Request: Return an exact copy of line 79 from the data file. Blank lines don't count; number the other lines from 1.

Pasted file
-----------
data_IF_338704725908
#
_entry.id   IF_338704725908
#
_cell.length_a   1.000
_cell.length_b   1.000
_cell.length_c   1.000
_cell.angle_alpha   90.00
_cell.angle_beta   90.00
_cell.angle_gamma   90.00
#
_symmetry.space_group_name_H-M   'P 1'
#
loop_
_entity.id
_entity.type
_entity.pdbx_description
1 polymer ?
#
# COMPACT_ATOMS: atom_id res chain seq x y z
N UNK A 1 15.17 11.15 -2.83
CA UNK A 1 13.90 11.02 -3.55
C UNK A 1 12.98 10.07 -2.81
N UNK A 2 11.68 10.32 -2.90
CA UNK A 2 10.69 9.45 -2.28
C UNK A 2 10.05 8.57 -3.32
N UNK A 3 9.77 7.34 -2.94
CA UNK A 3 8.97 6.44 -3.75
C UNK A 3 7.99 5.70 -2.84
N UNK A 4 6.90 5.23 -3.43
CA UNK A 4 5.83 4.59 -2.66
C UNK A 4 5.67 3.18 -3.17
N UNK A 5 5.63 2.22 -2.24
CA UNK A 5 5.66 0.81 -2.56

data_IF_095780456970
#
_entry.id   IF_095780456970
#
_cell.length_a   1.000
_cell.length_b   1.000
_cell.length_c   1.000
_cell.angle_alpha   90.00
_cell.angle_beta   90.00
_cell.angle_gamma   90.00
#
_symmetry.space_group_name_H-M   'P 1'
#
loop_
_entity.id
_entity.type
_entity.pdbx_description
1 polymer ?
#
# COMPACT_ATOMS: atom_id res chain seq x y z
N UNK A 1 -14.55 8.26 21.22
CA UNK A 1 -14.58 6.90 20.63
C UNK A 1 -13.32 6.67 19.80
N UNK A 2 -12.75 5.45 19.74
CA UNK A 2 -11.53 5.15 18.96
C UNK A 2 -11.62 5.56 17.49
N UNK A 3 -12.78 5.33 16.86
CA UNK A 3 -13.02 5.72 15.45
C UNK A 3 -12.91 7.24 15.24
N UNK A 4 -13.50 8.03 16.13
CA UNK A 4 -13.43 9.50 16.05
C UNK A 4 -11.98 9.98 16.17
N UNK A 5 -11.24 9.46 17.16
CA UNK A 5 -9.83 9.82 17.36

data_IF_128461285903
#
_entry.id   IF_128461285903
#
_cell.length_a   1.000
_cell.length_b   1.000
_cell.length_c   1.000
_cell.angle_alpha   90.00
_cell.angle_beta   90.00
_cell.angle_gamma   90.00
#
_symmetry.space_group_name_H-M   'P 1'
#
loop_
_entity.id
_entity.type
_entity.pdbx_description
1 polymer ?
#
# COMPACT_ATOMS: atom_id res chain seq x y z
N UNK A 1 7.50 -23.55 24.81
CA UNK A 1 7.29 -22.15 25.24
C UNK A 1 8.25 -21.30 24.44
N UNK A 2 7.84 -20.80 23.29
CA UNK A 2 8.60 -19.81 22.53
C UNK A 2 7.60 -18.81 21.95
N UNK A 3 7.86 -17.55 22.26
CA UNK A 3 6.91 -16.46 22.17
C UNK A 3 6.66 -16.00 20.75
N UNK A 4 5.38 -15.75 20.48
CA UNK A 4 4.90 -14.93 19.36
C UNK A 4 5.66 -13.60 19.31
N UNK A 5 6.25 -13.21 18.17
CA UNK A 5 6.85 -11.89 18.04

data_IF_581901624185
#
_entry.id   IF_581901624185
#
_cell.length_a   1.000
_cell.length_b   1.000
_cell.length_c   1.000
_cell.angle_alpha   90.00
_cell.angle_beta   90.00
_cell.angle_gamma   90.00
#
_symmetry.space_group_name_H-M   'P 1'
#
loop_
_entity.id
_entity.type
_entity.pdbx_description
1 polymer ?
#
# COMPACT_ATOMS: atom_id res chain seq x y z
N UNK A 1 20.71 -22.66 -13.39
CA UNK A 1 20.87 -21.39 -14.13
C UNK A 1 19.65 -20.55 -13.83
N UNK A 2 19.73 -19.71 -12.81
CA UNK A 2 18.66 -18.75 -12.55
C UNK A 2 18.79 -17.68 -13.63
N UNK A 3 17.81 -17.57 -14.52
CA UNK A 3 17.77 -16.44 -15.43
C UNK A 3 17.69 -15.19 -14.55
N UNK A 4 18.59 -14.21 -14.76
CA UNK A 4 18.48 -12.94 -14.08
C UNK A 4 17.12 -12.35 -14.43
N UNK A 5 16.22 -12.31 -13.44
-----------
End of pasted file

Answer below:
#